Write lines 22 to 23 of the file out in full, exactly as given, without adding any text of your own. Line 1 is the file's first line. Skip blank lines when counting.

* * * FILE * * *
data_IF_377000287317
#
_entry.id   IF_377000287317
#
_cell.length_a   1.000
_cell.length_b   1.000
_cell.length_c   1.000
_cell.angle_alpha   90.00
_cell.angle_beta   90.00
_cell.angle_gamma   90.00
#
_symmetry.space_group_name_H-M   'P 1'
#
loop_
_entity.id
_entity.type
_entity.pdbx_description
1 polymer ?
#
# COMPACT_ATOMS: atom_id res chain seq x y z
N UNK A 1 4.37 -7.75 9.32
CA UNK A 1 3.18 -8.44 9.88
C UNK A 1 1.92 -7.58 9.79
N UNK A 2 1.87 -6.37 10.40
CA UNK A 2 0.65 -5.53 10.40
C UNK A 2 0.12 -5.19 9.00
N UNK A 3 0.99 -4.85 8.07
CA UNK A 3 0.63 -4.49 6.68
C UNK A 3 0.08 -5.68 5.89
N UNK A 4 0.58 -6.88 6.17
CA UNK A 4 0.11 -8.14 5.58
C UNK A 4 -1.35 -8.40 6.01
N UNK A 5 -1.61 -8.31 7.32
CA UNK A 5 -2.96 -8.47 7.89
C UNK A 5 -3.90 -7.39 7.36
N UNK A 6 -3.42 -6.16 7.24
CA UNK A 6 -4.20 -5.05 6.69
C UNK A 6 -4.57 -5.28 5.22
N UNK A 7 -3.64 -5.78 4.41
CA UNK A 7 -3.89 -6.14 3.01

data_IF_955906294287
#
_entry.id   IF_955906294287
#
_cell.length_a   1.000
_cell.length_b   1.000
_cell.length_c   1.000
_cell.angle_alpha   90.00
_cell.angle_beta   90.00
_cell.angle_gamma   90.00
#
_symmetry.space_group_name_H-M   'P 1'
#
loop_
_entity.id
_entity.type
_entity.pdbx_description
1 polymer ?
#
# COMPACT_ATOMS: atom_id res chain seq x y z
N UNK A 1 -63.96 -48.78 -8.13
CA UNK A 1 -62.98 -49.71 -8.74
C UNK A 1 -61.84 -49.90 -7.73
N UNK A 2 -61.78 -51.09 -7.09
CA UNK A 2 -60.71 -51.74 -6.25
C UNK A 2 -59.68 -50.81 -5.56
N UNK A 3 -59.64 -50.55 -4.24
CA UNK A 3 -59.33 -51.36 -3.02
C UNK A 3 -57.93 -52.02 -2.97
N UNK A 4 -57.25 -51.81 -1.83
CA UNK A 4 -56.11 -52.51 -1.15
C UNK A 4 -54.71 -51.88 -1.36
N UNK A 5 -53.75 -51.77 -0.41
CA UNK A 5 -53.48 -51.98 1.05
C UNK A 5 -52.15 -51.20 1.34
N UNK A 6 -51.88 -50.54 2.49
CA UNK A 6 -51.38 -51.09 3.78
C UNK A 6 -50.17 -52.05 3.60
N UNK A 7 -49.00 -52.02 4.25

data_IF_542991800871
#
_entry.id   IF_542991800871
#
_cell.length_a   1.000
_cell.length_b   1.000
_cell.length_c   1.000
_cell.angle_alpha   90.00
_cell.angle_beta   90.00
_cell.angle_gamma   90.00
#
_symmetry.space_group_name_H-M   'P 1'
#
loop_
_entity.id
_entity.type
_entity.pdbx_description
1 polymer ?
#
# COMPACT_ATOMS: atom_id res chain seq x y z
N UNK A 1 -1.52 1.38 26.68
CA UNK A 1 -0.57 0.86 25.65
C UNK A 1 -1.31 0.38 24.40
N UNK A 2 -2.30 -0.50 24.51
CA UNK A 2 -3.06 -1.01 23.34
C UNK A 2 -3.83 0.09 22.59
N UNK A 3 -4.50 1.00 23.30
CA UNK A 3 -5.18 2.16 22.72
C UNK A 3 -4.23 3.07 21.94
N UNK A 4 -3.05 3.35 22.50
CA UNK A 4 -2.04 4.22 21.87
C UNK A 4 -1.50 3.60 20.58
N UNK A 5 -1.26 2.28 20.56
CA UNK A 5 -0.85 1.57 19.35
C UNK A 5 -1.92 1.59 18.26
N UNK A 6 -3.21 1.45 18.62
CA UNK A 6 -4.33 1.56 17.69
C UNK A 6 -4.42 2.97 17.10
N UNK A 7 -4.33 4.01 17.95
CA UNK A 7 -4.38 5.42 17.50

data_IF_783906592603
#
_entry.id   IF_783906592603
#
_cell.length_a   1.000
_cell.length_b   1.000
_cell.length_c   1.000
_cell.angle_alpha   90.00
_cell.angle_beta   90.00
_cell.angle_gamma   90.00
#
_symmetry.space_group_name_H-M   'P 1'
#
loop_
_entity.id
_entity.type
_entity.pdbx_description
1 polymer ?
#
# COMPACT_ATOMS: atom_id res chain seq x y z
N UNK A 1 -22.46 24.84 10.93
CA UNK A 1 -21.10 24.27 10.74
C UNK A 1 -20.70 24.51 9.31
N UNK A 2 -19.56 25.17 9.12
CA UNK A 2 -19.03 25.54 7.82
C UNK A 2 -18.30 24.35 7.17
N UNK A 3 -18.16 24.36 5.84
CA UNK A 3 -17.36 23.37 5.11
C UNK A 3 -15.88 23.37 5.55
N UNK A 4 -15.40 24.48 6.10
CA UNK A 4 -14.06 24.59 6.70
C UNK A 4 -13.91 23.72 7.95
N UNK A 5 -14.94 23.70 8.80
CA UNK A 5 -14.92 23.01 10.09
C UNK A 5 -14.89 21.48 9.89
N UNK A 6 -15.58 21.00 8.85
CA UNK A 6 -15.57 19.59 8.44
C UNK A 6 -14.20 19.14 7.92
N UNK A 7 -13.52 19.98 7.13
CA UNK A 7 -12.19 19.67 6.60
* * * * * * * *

CA UNK A 1 3.18 -8.44 9.88
C UNK A 1 1.92 -7.58 9.79